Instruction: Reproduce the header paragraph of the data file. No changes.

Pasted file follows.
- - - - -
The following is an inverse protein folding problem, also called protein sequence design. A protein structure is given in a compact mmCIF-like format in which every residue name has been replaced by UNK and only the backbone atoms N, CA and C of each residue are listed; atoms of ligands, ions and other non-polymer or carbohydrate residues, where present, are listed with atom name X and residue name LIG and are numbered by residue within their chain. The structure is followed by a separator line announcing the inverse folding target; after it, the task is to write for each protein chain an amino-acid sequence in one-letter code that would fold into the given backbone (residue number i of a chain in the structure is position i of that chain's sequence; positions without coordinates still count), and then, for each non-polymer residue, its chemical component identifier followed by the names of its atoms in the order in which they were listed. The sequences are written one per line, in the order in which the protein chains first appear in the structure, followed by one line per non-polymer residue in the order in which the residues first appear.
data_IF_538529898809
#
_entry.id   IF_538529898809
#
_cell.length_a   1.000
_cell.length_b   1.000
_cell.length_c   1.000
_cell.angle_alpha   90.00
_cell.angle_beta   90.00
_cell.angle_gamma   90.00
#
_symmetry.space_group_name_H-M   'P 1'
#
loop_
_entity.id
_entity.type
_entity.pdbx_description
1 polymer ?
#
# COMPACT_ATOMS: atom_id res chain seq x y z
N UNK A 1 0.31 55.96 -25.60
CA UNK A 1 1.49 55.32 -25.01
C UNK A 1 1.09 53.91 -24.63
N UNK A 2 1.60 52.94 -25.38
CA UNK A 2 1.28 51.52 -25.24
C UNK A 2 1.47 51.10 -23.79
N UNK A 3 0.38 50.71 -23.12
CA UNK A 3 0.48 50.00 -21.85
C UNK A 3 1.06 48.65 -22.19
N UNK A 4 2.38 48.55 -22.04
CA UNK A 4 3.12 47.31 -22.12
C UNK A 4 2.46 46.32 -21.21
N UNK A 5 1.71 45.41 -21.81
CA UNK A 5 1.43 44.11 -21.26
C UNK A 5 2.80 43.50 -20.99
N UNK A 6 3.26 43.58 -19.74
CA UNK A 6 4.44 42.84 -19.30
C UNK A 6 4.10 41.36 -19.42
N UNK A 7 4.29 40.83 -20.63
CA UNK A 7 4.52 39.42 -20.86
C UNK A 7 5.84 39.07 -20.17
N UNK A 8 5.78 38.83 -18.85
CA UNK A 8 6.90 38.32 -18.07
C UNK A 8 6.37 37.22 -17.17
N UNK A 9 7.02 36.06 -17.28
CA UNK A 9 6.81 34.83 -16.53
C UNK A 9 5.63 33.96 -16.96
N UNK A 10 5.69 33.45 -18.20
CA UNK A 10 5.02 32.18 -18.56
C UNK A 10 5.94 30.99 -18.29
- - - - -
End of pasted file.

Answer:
The following is an inverse protein folding problem, also called protein sequence design. A protein structure is given in a compact mmCIF-like format in which every residue name has been replaced by UNK and only the backbone atoms N, CA and C of each residue are listed; atoms of ligands, ions and other non-polymer or carbohydrate residues, where present, are listed with atom name X and residue name LIG and are numbered by residue within their chain. The structure is followed by a separator line announcing the inverse folding target; after it, the task is to write for each protein chain an amino-acid sequence in one-letter code that would fold into the given backbone (residue number i of a chain in the structure is position i of that chain's sequence; positions without coordinates still count), and then, for each non-polymer residue, its chemical component identifier followed by the names of its atoms in the order in which they were listed. The sequences are written one per line, in the order in which the protein chains first appear in the structure, followed by one line per non-polymer residue in the order in which the residues first appear.